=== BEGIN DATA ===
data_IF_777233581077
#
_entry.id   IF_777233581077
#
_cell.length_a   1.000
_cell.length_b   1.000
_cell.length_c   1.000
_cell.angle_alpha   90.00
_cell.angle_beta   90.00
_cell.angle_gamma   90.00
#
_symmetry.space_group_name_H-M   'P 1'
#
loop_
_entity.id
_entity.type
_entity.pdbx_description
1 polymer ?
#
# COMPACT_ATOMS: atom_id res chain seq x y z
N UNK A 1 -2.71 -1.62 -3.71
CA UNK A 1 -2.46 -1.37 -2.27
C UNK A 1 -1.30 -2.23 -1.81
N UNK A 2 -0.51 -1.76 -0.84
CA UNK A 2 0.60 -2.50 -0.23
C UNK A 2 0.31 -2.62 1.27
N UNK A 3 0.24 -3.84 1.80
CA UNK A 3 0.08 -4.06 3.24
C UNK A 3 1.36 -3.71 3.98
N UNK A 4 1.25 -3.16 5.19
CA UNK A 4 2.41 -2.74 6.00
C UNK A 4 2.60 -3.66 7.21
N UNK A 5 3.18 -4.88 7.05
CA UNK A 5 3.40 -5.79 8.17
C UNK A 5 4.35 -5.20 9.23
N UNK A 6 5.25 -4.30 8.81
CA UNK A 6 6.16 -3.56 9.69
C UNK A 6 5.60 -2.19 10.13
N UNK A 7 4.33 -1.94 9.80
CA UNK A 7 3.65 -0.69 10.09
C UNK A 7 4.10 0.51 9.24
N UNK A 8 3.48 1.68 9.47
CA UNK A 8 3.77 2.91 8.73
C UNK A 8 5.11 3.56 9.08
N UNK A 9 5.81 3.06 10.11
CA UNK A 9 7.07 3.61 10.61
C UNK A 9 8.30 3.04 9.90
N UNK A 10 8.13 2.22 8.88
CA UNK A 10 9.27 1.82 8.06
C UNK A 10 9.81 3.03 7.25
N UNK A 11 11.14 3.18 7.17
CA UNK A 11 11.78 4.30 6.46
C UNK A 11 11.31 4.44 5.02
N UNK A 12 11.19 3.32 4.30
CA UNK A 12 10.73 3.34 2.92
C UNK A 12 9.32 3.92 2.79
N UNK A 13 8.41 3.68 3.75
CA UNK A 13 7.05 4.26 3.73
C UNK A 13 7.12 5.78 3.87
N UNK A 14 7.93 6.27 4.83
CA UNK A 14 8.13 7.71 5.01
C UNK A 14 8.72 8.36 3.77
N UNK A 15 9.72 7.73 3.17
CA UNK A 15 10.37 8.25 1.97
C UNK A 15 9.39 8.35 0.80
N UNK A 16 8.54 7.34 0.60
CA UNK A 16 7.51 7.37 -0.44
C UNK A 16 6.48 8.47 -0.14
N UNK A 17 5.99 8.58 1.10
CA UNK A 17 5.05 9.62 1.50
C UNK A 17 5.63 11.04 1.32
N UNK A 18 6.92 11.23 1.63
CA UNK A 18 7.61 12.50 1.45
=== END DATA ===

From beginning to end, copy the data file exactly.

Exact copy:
data_IF_777233581077
#
_entry.id   IF_777233581077
#
_cell.length_a   1.000
_cell.length_b   1.000
_cell.length_c   1.000
_cell.angle_alpha   90.00
_cell.angle_beta   90.00
_cell.angle_gamma   90.00
#
_symmetry.space_group_name_H-M   'P 1'
#
loop_
_entity.id
_entity.type
_entity.pdbx_description
1 polymer ?
#
# COMPACT_ATOMS: atom_id res chain seq x y z
N UNK A 1 -2.71 -1.62 -3.71
CA UNK A 1 -2.46 -1.37 -2.27
C UNK A 1 -1.30 -2.23 -1.81
N UNK A 2 -0.51 -1.76 -0.84
CA UNK A 2 0.60 -2.50 -0.23
C UNK A 2 0.31 -2.62 1.27
N UNK A 3 0.24 -3.84 1.80
CA UNK A 3 0.08 -4.06 3.24
C UNK A 3 1.36 -3.71 3.98
N UNK A 4 1.25 -3.16 5.19
CA UNK A 4 2.41 -2.74 6.00
C UNK A 4 2.60 -3.66 7.21
N UNK A 5 3.18 -4.88 7.05
CA UNK A 5 3.40 -5.79 8.17
C UNK A 5 4.35 -5.20 9.23
N UNK A 6 5.25 -4.30 8.81
CA UNK A 6 6.16 -3.56 9.69
C UNK A 6 5.60 -2.19 10.13
N UNK A 7 4.33 -1.94 9.80
CA UNK A 7 3.65 -0.69 10.09
C UNK A 7 4.10 0.51 9.24
N UNK A 8 3.48 1.68 9.47
CA UNK A 8 3.77 2.91 8.73
C UNK A 8 5.11 3.56 9.08
N UNK A 9 5.81 3.06 10.11
CA UNK A 9 7.07 3.61 10.61
C UNK A 9 8.30 3.04 9.90
N UNK A 10 8.13 2.22 8.88
CA UNK A 10 9.27 1.82 8.06
C UNK A 10 9.81 3.03 7.25
N UNK A 11 11.14 3.18 7.17
CA UNK A 11 11.78 4.30 6.46
C UNK A 11 11.31 4.44 5.02
N UNK A 12 11.19 3.32 4.30
CA UNK A 12 10.73 3.34 2.92
C UNK A 12 9.32 3.92 2.79
N UNK A 13 8.41 3.68 3.75
CA UNK A 13 7.05 4.26 3.73
C UNK A 13 7.12 5.78 3.87
N UNK A 14 7.93 6.27 4.83
CA UNK A 14 8.13 7.71 5.01
C UNK A 14 8.72 8.36 3.77
N UNK A 15 9.72 7.73 3.17
CA UNK A 15 10.37 8.25 1.97
C UNK A 15 9.39 8.35 0.80
N UNK A 16 8.54 7.34 0.60
CA UNK A 16 7.51 7.37 -0.44
C UNK A 16 6.48 8.47 -0.14
N UNK A 17 5.99 8.58 1.10
CA UNK A 17 5.05 9.62 1.50
C UNK A 17 5.63 11.04 1.32
N UNK A 18 6.92 11.23 1.63
CA UNK A 18 7.61 12.50 1.45